All of that stated, once again a task that should be simple when taken at face-value has me thinking...and perhaps over-thinking....an issue. Example: I wanted to include the lyrics and a wee bit of history regarding our State Song: the lovely "My Old Kentucky Home" by Stephen Foster. I have thoroughly enjoyed the opportunity to hear many varying classic arrangements of this song via the delightful internet and YouTube. Digression: I even found a 1917 recording of the song being sung by Margaret Woodrow Wilson; the record was being sold at the time to raise funds for the Red Cross during WWI! How cool is that?! But then I also found what turned out to be my personal favorite; a recording by the legendary Paul Robeson, an African American who sang the song with its original lyrics referring to "darkies". He sang with so much pathos and sincerity that it is riveting. One school of thought states that the original lyrics were really referring to an abolitionist attempt to expose the plight of slaves at that time, particularly those being sold out of the state of Kentucky into the deep South where life was sure to be even more unbearable, and death was sure to come more quickly. Still.....it's such an uncomfortable topic and has been for so long that the words to the song were long ago changed and younger generations probably have no clue that the line stating "where the people are happy and gay" used to in fact say "where the darkies are happy and gay." The subsequent verses clearly talk more about the life of a slave. Replacing those words with general "people" terms does leave a reader in somewhat a state of confusion. In the context of slavery the whole song makes more sense. When you do a search for the lyrics of the song, you are more likely to find the revised version.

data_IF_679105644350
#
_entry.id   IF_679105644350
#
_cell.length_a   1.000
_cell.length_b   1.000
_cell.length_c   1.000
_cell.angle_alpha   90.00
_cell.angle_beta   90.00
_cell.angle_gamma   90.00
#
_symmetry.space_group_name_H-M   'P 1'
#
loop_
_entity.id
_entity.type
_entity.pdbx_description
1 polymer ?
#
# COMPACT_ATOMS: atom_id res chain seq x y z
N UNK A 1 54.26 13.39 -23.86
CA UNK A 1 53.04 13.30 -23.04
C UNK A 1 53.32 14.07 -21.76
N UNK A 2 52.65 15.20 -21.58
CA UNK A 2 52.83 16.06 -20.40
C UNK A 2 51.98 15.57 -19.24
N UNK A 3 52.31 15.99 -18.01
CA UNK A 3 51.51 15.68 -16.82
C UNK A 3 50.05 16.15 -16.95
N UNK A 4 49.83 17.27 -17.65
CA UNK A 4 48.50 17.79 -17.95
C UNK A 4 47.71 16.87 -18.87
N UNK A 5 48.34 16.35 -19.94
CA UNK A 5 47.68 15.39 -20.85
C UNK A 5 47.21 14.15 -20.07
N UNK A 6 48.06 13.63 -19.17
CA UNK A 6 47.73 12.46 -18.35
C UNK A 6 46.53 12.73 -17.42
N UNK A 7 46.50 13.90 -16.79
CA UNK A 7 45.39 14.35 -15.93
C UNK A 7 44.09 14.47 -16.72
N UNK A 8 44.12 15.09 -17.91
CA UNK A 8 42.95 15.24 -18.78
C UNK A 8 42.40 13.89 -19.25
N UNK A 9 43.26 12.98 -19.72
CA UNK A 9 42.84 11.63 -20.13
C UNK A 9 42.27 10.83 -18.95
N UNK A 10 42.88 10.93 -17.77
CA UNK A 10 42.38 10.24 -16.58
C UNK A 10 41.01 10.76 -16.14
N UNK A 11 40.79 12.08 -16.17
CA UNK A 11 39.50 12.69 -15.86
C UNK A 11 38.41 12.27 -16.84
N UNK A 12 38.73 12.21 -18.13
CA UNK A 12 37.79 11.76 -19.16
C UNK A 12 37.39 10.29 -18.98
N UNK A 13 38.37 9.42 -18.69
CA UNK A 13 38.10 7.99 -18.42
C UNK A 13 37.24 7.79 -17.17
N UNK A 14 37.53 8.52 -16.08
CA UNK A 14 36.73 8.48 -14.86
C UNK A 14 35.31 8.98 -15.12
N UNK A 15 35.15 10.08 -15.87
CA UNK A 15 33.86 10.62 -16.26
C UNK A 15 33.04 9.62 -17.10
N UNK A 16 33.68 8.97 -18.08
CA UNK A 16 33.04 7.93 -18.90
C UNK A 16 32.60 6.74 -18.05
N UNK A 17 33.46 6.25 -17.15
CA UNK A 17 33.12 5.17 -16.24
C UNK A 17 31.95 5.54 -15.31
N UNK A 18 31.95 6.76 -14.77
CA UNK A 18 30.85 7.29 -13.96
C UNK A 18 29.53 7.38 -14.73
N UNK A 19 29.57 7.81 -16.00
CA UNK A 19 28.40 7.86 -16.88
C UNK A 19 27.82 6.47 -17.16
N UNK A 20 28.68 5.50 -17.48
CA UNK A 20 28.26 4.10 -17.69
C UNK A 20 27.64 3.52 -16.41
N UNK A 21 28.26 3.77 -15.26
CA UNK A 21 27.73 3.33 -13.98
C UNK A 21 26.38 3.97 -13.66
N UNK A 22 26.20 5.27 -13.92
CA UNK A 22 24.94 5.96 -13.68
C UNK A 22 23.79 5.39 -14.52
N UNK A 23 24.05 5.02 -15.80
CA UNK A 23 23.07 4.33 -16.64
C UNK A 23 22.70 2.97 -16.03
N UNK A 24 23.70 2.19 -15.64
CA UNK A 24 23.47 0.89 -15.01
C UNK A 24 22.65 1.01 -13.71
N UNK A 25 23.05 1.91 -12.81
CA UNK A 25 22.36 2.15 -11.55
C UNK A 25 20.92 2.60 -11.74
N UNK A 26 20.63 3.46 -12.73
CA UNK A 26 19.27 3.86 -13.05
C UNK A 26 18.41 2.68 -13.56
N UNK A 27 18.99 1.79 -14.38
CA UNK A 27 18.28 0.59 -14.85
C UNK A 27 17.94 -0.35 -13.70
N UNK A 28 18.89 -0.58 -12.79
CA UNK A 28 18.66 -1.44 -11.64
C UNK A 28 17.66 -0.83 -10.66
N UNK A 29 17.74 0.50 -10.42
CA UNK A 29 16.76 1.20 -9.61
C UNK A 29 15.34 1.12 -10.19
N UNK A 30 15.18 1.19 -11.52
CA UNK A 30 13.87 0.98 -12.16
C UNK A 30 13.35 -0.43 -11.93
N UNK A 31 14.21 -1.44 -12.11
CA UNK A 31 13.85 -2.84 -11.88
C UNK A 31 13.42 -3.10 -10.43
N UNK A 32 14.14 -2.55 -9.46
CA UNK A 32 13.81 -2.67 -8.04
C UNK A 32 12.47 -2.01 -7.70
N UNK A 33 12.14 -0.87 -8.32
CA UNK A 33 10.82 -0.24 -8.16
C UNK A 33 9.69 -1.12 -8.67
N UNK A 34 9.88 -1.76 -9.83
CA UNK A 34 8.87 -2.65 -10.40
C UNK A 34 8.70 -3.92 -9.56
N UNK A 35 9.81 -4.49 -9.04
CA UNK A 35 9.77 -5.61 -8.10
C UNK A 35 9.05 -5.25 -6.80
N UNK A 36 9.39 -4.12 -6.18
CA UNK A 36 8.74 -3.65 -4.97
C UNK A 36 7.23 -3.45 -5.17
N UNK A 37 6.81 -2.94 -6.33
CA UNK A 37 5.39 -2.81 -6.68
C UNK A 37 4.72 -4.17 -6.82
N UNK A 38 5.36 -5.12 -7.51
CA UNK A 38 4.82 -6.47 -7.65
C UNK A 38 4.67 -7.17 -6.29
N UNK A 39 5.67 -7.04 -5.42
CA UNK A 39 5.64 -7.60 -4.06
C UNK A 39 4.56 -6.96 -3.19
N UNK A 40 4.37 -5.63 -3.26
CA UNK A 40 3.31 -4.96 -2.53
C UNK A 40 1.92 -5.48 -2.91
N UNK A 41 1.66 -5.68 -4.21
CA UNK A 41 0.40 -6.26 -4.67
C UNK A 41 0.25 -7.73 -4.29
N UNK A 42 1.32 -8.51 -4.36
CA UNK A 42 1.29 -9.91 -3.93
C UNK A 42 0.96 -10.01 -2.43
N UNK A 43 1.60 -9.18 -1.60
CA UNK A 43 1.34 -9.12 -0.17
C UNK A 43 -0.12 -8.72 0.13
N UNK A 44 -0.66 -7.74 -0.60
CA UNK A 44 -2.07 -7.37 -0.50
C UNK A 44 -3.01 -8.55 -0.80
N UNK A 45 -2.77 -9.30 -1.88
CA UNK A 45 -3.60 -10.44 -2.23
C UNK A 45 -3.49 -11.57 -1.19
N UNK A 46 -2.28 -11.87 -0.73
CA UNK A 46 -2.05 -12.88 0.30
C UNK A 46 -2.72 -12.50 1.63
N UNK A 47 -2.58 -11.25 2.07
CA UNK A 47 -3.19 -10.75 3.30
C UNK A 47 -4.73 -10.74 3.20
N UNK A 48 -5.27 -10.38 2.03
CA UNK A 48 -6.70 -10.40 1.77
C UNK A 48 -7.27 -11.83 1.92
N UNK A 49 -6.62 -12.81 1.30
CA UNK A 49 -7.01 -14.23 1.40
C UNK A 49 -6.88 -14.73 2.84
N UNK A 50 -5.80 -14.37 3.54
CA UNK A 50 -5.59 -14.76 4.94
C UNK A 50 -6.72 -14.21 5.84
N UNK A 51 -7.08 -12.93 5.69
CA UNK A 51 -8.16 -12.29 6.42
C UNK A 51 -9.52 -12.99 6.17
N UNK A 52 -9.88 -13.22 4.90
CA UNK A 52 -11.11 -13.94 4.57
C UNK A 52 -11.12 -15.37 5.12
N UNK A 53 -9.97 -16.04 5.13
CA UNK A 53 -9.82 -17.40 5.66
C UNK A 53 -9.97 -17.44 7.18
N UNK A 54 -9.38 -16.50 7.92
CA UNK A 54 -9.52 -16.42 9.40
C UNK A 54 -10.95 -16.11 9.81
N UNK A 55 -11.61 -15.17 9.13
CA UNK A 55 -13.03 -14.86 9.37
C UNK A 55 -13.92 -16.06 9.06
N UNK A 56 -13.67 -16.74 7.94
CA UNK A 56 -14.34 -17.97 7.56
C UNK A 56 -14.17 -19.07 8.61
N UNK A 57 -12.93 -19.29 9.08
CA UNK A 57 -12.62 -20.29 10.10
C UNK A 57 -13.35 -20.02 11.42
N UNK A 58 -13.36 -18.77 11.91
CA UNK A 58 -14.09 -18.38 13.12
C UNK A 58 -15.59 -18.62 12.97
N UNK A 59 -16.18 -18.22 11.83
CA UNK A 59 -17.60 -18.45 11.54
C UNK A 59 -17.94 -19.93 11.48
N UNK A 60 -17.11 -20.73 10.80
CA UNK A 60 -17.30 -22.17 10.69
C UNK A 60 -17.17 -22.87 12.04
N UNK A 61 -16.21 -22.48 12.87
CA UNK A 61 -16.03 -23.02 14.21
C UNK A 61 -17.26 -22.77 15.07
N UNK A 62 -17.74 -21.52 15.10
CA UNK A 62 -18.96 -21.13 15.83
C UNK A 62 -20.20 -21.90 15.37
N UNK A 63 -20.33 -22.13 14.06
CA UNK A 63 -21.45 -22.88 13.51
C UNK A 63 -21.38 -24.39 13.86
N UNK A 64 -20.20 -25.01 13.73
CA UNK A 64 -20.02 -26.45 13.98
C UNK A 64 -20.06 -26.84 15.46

Is it intellectually/historically dishonest to have my children use the revised version in their notebooks and avoid the whole discussion of the controversy? They are ages 5, 7, and 9. Or do I go ahead and tell them what it used to be and what it is now, with as simple an explanation as I can muster?
So you see how I've managed to take a fun summer project and turn it into a full-blown historical debate?!? I really want to strike the balance between honesty, respect, and appropriate subject matter when dealing with these delicate topics. I want my children to know the truth: the question is when?
I would love to hear from all my readers what your opinion is on this. Should I include the original or revised lyrics? Or both?
UPDATE: I wanted to make somewhat of a disclaimer regarding my praise of singer, Paul Robeson. I would encourage my readers to "Google search" his name and read his biography. It is both an American triumph and tragedy. Obviously, he lived in a time in American history where he knew all too well the depth of racial prejudice. A visit to the Soviet Union in the 20's caused him to feel like a fully liberated human being for the first time in his life. Because of that, he was sympathetic toward and impressed by the concepts of socialism. It is a fascinating story. Nonetheless, this man had an amazingly soothing voice that still moves listeners even today.